Hospital's birthing center heads into a final months
Updated 10:20 am, Wednesday, March 28, 2012
Deborah Weymouth, the senior vice president of operations at Western Connecticut Health Network -- the umbrella organization that manages Danbury and New Milford hospitals -- and the executive director in New Milford, made the announcement at a March 22 press conference at the hospital.
Ms. Weymouth said the hospital will close the center slowly, over several months. She said she expects there will still be babies born there through December.
But by year's end, Ms. Weymouth said, the center will shut its doors.
The announcement does not come as a surprise.
As previously reported by The Greater New Milford Spectrum and The News-Times, hospital officials have been discussing the consolidation of birthing centers at Danbury Hospital for several weeks.
But to reach that decision, officials held several meetings with town residents both to hear their opinions and to listen to their concerns.
"We've talked to a lot of people along the way -- parents, nurses, doctors,'' said network spokeswoman Andrea Rynn.
In the end, the declining birth rate in the Greater New Milford area made keeping the center open too costly a proposition, said Ms. Weymouth, who added the relocation of the center will be "an emotionally difficult change."
"People love the local, wonderful, high-touch environment here," she said.
In 2009, there were 343 babies born at the hospital. By 2011, that had dropped to 263 babies. The rate over the first three months of 2012 showed a continuing decline, Ms. Weymouth said.
"At the same time, to operate the center, we have to staff it with three maternity nurses around the clock, 24/7,'' Ms. Weymouth said. "There's the cost of lights, of heat.''
As a result, she said, the center ran a $2.7 million deficit in 2011.
The Western Connecticut Health Network's board voted unanimously Thursday to close the New Milford birthing center, and hospital administrators met later in the day with nurses.
Joanne Chapin, president of the nurses' union at New Milford Hospital, said before that meeting "word had gotten out" the birthing center would close (see related story for reaction).
"Some of the nurses have already found other jobs at area hospitals; some are staying on to see what happens," Ms. Chapin said.
The affiliation with Danbury Hospital, which is about 15 miles away and which has a state-of-the-art neonatal intensive care unit, makes it almost certain that any mother with an at-risk pregnancy will choose Danbury for delivery.
"We have seen an uptick of patients going to Danbury,'' Ms. Weymouth noted.
Mayor Patricia Murphy of New Milford said she understands the decision.
"But there's a little of feeling wistful for yesterday," she said, "when I think of the birthing center closing."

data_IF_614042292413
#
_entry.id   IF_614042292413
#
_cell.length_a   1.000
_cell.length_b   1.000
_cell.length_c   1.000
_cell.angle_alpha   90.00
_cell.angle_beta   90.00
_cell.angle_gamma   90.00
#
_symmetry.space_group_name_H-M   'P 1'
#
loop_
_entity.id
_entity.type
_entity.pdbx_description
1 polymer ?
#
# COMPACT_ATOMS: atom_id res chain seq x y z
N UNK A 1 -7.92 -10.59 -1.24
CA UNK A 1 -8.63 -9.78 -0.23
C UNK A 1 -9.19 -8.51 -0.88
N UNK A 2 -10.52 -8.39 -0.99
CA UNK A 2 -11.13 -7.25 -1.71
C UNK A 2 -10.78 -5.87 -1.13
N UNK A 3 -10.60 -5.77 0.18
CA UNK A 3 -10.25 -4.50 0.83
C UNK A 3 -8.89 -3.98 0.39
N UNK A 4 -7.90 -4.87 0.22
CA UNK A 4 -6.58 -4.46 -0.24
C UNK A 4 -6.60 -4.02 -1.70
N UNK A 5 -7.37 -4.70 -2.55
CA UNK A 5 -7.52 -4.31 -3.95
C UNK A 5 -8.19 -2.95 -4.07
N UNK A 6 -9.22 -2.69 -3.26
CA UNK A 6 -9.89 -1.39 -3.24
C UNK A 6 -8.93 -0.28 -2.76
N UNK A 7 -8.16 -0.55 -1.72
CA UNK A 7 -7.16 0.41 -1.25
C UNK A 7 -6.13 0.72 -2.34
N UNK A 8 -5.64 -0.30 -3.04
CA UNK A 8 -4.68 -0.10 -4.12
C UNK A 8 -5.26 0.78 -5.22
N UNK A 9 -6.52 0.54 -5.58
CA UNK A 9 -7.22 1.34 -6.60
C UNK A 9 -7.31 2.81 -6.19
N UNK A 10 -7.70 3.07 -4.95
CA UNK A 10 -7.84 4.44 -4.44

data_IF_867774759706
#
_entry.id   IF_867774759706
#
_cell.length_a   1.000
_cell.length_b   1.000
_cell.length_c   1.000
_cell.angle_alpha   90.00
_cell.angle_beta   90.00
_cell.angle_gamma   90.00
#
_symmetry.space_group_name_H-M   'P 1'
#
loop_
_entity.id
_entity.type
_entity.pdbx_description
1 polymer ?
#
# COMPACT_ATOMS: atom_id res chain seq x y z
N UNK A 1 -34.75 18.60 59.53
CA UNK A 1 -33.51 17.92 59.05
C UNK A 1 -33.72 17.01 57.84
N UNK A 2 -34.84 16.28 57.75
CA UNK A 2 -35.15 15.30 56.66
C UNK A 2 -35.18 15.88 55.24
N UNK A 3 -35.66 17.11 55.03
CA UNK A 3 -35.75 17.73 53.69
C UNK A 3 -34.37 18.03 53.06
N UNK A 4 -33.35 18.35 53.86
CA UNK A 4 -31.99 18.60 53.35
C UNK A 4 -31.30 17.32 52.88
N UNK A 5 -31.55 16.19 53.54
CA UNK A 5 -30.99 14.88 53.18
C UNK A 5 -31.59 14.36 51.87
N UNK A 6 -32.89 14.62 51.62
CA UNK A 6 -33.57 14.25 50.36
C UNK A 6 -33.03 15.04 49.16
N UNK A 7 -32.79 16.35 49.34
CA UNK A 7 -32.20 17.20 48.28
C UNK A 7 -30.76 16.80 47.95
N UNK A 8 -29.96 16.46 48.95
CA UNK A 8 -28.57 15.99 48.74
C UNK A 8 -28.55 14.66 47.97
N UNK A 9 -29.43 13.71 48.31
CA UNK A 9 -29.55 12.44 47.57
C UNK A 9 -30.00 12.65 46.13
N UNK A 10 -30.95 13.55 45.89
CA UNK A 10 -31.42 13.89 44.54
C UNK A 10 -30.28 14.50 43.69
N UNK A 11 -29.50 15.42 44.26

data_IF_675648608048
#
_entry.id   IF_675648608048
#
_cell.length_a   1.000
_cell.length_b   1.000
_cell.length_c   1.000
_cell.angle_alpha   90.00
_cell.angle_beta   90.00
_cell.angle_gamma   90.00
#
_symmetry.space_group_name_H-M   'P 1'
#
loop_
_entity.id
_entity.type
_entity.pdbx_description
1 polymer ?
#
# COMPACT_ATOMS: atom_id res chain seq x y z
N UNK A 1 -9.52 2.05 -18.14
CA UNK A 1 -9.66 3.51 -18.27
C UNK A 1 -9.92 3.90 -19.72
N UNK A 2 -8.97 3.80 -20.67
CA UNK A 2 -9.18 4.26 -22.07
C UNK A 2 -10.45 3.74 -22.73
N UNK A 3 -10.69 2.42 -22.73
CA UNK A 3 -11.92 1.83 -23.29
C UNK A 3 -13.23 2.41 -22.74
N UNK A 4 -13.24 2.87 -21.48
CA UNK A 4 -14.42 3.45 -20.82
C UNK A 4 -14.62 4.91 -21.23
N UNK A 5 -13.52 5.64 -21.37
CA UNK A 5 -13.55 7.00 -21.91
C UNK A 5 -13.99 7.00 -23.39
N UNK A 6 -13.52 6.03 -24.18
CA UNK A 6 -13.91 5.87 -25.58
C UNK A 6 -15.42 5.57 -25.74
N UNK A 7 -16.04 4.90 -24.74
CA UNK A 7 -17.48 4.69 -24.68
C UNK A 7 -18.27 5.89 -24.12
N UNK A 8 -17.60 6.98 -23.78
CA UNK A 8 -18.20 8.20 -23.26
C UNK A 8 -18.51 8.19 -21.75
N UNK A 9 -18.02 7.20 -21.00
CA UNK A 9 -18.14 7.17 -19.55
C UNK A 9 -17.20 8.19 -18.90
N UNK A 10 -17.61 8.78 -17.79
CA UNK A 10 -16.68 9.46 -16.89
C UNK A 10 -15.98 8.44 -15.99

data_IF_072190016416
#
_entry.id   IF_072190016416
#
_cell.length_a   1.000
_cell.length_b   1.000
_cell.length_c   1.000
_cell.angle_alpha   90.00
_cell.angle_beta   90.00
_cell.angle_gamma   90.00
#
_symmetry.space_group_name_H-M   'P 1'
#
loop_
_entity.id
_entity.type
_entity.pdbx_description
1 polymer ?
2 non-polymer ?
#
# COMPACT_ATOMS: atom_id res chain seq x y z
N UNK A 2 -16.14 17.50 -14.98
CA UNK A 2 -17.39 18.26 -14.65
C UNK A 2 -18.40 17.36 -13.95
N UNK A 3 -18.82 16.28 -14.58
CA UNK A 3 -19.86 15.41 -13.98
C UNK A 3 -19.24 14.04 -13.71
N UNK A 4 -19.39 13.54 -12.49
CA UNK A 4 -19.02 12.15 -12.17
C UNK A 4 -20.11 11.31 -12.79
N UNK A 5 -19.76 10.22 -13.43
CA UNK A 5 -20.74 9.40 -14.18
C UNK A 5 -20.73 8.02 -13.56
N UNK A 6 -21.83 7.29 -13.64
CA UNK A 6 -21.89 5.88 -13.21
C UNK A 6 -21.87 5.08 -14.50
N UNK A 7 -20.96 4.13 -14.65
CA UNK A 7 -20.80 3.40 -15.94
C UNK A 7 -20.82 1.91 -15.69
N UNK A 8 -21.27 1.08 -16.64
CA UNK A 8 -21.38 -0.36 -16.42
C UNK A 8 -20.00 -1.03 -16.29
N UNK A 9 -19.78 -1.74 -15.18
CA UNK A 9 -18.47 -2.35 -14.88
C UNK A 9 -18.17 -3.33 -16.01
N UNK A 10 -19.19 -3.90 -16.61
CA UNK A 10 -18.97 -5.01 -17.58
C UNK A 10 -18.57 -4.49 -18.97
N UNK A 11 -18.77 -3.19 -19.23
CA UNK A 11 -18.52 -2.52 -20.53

Mayor Murphy also said she is worried about birthing center nurses losing their jobs.
"If they really want to have a high standard of care, they'll have all our nurses transferred to Danbury," the mayor said.
Ms. Weymouth said the staff of the birthing center, which employs 16 to 18 people, will have every opportunity to stay working at Western Connecticut Health Network.
Danbury Hospital's birthing center will probably have to add staff because of the increased volume of births there, she said.
Other nurses may choose to move into other specialties.
Ms. Chapin said the nurses in New Milford and those in Danbury belong to the same union but have different locals. That would mean nurses transferring to Danbury Hospital would maintain fringe benefits such as like vacation weeks, but they would lose their seniority standing.
Ms. Weymouth said the space at the birthing center -- which has eight rooms, a nursery and central nursing station -- will not go to waste.
Among the possible uses for it are an outpatient dialysis unit, an outpatient physical therapy unit, an expansion of New Milford Hospital's intensive care unit and an expansion of its operating room facilities.
Ms. Weymouth said this redistribution of resources at New Milford Hospital -- and within the Western Connecticut Health Network -- is vital if the health institutions are to thrive in what appears to be a time of tumult in the industry.
"I absolutely believe this is the best thing for us,'' she said. "But is it a difficult place to get to? It absolutely is.''
Susan Tuz contributed to this report.
"People love the local, wonderful, high-touch environment here. At the same time, to operate the center, we have to staff it with three maternity nurses around the clock, 24/7... there's the cost of lights, of heat.''
Deborah Weymouth, senior vice president of operations at Western Connecticut Health Network and executive director at New Milford Hospital